Geopolitics

Mexico: How Weak Institutions Paved The Way For One-Man Rule

The weakness of institutions in Mexico once gave its presidents leeway to reform the state. Today President López Obrador is using it as a tool to accumulate more and more power of his own.

Thousands of Mexicans gather to listen to Mexican President Lopez Obrador give a report on the achievements and commitments of his administration.
Thousands of Mexicans gather to listen to Mexican President Lopez Obrador give a report on the achievements and commitments of his administration.
Luis Rubio

-Analysis-

MEXICO CITY - A viral tweet in October foresees the British prime minister flying to Brussels in 2192, to ask for another delay to the fateful Brexit deadline. Nobody knows when the tradition began, the tweet quips, but "every year it attracts many tourists from all over the world." The complex negotiations between Britain and the European Union have prompted all manner of jokes, for reflecting on institutions so solid as to force legislatures and legal bodies on both sides of the Channel to track a litany of procedures, votes and fine print.

The tongue-in-cheek Tweet suggests the weight of institutional governance can be paralyzing. What few mention are its advantages: assuring stability and predictability for ordinary folks and families who must take decisions every day about their lives.

Let's consider the subject of constitutions. In Mexico, constitutional changes were historically a way for state governors to vie to be first in making sure the legislatures of their states would duly ratify the amendments sought by the president. It was a way to win his favor. The reform's purpose was less relevant than the "need" to endorse the president's authority. The process has been refined in this administration, as the presidential party's majority in 19 states is making lobbying by governors unnecessary. Governors need only be instructed to enact the national executive's decisions.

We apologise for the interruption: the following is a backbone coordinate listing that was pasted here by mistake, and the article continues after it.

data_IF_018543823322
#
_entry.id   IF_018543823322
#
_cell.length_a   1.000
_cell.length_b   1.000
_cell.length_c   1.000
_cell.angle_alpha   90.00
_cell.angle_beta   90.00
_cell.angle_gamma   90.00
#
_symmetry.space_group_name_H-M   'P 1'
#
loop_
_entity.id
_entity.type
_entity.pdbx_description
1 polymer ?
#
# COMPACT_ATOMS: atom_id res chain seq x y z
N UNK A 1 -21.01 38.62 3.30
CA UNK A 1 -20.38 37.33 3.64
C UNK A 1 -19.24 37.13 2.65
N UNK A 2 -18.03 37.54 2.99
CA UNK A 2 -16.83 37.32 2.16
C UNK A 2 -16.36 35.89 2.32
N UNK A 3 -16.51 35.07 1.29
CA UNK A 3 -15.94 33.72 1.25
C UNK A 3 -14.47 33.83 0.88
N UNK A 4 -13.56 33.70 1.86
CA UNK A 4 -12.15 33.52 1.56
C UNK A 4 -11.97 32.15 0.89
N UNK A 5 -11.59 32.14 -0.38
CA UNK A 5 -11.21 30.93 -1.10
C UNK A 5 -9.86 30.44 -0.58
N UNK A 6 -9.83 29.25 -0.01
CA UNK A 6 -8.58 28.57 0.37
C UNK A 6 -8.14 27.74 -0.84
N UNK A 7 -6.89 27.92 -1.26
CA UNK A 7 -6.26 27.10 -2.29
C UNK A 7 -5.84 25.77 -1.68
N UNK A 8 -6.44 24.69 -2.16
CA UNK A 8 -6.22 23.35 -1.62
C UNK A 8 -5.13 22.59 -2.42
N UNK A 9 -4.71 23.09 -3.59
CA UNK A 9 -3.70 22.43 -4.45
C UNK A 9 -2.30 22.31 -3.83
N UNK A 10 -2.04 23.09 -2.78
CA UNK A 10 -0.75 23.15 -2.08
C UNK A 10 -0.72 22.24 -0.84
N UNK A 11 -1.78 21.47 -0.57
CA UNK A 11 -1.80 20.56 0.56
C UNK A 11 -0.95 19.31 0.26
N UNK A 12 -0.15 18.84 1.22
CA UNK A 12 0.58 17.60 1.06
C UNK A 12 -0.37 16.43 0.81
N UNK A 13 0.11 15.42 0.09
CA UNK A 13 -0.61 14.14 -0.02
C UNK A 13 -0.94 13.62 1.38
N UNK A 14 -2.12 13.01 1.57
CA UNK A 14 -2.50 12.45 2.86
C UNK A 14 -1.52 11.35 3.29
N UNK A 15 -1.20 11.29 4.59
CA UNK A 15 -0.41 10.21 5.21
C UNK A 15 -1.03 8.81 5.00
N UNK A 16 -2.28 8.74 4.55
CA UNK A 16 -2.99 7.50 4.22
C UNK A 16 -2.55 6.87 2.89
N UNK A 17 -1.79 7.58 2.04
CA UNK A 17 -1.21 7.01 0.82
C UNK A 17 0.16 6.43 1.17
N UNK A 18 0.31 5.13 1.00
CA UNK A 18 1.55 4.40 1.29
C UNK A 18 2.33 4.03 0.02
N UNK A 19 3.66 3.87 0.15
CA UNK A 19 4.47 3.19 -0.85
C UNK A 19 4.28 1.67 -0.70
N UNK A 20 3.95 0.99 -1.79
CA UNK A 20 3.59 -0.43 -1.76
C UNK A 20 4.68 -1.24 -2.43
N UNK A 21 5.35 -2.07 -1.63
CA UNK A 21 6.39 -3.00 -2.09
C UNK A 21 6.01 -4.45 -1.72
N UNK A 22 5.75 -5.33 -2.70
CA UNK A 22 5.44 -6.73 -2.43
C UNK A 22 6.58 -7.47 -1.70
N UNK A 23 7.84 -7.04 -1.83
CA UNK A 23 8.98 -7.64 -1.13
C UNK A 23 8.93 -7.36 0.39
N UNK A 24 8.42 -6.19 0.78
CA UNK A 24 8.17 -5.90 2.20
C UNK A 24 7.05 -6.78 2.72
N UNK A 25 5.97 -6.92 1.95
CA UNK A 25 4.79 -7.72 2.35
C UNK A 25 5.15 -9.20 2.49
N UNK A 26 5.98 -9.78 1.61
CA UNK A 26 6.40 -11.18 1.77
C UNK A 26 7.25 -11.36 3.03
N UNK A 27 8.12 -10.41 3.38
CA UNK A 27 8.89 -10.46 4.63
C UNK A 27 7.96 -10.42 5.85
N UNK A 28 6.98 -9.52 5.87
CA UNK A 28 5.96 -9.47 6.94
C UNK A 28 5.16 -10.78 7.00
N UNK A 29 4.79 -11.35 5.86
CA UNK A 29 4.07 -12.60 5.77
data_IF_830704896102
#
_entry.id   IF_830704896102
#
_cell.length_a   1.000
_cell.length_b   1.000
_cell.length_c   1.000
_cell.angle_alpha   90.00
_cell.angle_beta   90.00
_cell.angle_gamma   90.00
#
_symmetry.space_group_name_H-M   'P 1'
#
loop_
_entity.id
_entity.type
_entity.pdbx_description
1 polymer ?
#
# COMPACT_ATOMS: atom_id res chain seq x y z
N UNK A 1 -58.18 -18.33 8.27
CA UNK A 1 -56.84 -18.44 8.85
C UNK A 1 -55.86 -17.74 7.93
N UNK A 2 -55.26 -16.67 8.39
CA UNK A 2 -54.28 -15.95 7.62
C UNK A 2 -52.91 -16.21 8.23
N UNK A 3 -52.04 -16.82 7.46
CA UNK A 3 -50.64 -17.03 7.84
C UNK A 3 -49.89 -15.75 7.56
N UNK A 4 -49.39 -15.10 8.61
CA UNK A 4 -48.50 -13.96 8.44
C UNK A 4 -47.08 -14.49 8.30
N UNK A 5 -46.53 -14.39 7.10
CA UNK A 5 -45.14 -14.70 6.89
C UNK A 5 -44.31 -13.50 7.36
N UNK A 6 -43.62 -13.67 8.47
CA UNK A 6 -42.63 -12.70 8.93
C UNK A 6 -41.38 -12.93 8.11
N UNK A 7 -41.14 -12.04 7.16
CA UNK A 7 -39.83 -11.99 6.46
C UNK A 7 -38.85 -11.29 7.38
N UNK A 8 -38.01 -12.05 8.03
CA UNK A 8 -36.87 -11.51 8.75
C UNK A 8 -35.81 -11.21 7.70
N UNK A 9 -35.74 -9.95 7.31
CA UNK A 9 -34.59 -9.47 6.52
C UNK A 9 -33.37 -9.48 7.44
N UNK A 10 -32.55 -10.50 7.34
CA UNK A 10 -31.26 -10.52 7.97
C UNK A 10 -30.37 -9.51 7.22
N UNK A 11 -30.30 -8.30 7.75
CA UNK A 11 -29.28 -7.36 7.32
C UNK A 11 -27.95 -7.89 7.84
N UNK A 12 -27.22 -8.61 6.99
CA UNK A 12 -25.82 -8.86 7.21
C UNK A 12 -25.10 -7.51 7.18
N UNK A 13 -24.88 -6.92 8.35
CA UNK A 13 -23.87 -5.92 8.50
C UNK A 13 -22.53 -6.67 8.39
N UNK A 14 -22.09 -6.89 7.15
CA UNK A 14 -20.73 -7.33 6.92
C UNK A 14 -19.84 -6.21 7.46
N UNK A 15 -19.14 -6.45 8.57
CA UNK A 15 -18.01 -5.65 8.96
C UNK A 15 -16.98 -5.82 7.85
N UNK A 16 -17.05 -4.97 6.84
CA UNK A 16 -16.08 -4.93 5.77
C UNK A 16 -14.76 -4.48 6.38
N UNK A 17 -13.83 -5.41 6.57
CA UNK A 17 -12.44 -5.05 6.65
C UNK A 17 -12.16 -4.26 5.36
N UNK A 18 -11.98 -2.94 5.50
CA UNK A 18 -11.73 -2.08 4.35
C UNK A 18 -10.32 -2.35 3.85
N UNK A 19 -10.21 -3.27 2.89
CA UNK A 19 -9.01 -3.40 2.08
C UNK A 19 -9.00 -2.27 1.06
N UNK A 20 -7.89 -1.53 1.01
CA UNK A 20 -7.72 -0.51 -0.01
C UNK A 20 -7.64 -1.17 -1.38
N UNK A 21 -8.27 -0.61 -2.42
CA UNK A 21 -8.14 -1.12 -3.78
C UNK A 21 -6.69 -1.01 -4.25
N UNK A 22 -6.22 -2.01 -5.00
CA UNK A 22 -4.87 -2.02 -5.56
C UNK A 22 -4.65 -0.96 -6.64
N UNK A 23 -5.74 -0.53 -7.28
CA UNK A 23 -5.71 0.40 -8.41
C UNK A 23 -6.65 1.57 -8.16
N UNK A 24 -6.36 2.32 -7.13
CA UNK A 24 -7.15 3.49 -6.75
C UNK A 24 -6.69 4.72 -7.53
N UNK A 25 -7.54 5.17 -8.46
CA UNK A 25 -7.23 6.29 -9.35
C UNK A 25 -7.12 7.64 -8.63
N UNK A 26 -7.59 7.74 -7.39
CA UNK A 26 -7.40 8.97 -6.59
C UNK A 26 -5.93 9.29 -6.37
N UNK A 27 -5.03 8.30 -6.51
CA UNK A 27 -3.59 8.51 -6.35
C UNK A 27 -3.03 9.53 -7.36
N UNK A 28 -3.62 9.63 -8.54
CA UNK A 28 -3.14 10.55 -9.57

Man and institution in Mexico City. — Photo: Hector Adolfo Quintanar Perez/ZUMA

In contrast in countries with strong institutions, it is extremely difficult to amend the constitution. In Denmark, it requires parliament's approval, then a general election, then a vote by the new parliament. In addition, at least 40% of the electorate must approve the amendment in a referendum. That is, it is a laborious process, designed precisely to ensure that any change to the constitution enjoys wide public backing and cannot be imposed by a party, government or administrative diktat.

In India, a vast, poor and uniquely complex country — and a consolidated democracy nonetheless — a legal project's progression requires untold procedures, with political and administrative layers that again assure widespread political support, and thus legitimacy and permanence. Such structures hinder the initiatives of presidents and prime ministers, but assure stability for citizens.

It was just these kinds of structures President Andrés Manuel López Obrador sought to eliminate with massive dismissals in government ministries early in his presidency. But the activities around government must function, at least within the concept of separation of powers, as checks to ensure no single power will exceed its prerogatives.

Institutional weaknesses actually allowed for certain great reforms.

Under the PRI (Institutional Revolutionary Party, for most of the 20th century), Mexico was always cited as a highly institutionalized country, as public policy was supposedly enacted with disciplined politicians seeking to duly carry out their responsibility. Time proved all this to be a myth, because with the end of a strong presidency and its ability to penalize domestic political actors, the idea of abiding by norms has melted away.

From a country that seemed bound to certain rules of the game (the most relevant of which were always "implicit"), we became a society without self-discipline, and with so many groups and people ready to use any means to forward their interests. Today, we have returned to a system of personal rule and authority.

The institutional weaknesses of Mexico actually allowed for certain great reforms between the 1980s and 2018, as the presidency changed its methods over time, to modify laws in ways that might be impossible in Europe or the United States. The absence of institutional controls then became an advantage for acting decisively and tackling exceptional circumstances, like economic crises of the past. Today, instead, that weakness has allowed the president to simply dismantle anything he wants.

Consistency in public affairs is assured only by solid institutions, which are the essential condition of civilization and democracy.

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